ARTIS@Edinburgh2015

EdinTransitions: Early Career Research in Translation Studies

Project Room, 50 George Square, University of Edinburgh

Friday 29 May 2015

Hosted By:
Translation Studies Graduate Programme, School of Literatures, Languages and Cultures, University of Edinburgh

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About the event:

This one-day workshop brought together final year PhD students, post-doctoral and early career researchers working in Translation Studies, from the UK and beyond, with a view to addressing the challenges of career progression and enhancing the capacity for quality research within the field. Participants received training and guidance from more experienced scholars on issues such as understanding the current academic landscape, writing successful funding applications, making effective job applications and carrying out interdisciplinary research.

ProgrammePDF Icon2 (50x50) (2)

9.00-10.00        Registration and refreshments
10.00-10.15      Welcome address
 Dr Sharon Deane-Cox (University of Edinburgh)
10.15-11.30      Transitions 1
Enhancing transition through training in complementary skills
Prof Christina Schäffner (Aston University)
11.30-12.00     Coffee Break
12.00-13.00     Transitions 2
Postdoctoral funding: a guide to writing successful applications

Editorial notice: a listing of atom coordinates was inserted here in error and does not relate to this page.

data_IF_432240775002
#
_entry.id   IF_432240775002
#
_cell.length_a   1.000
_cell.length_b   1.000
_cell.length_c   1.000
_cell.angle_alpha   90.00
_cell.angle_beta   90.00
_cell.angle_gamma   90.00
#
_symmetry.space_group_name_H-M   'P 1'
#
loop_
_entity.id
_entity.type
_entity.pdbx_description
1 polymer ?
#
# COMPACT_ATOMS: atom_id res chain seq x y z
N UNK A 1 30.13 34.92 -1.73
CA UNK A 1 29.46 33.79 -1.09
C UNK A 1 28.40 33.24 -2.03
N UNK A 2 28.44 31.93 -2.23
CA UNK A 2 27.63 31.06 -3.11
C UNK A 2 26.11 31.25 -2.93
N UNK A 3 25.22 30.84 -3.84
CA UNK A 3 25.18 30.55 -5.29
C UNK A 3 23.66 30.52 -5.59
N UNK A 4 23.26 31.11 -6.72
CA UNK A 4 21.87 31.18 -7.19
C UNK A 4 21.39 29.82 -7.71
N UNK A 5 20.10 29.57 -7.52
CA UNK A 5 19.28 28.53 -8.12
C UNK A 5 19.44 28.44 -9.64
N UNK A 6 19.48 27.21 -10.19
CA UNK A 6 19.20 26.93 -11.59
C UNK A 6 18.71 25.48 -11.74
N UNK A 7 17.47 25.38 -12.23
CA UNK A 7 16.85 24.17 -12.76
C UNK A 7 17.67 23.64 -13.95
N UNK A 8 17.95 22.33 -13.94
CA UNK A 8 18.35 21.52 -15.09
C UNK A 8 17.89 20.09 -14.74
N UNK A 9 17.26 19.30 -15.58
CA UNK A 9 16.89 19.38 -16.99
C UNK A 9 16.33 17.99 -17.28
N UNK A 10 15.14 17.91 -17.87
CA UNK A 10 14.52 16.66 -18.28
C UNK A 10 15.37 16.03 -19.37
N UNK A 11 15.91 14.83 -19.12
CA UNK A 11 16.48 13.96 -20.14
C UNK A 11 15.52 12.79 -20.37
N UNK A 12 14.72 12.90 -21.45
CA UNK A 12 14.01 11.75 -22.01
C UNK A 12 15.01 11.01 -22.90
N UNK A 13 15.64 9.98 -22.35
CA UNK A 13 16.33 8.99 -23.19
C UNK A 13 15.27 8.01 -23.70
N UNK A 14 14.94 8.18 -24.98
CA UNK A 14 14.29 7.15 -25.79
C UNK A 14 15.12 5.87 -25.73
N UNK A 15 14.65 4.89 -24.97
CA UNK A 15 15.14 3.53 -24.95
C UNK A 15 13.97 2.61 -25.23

Dr Sharon Deane-Cox (University of Edinburgh)
13.00-14.30     Lunch & Networking
14.30-15.30     Transitions 3
Postdoctoral contracts: a guide to securing a post and beyond
Dr Dorota Goluch (Cardiff University)
15.30-16.00     Coffee Break
16.00-17.00     Transitions 4
Roundtable – Interdisciplinary research: challenges, solutions & opportunities
Chair: Dr Sharon Deane-Cox (University of Edinburgh)
Participants: Prof Christina Schäffner (Aston University); Dr Şebnem Susam-Saraeva (University of Edinburgh); Dr Charlotte Bosseaux (University of Edinburgh); Dr Dorota Goluch (Cardiff University)

Abstracts (listed by session)

Transitions 1: Enhancing transition through training in complementary skills
Prof Christina Schäffner (Aston University)

In a society increasingly concerned with social relevance and economic impact of research, mechanisms of quality assessment have become common practice. Standards and benchmarks are made available against which the output of research can be measured, such as the REF’s criteria, or the descriptors for doctoral awards developed in the context of the Bologna process. In order to be awarded a doctoral qualification, graduates of doctoral programmes are expected not only to have demonstrated the ability to implement a substantial process of research and to have made a contribution to an academic discipline through original research, but they are also expected to have insights into the transferable nature of their research skills to other environments and the range of career opportunities within and outside academia. Research skills training delivered at universities therefore already increasingly addresses career management in addition to research skills and techniques. But are we as universities doing enough in preparing doctoral graduates for a career after the viva? What career options are open to new PhD holders in Translation Studies, both inside and outside of academia? What transferable and complementary skills would they need for managing their career? How can non-academic partners contribute to skills development as an integral part of doctoral programmes? This presentation will address these issues with reference to experience gained with the FP7 Marie Curie Initial Training Network (ITN) Translation Research Training: An integrated and intersectoral model for Europe (TIME).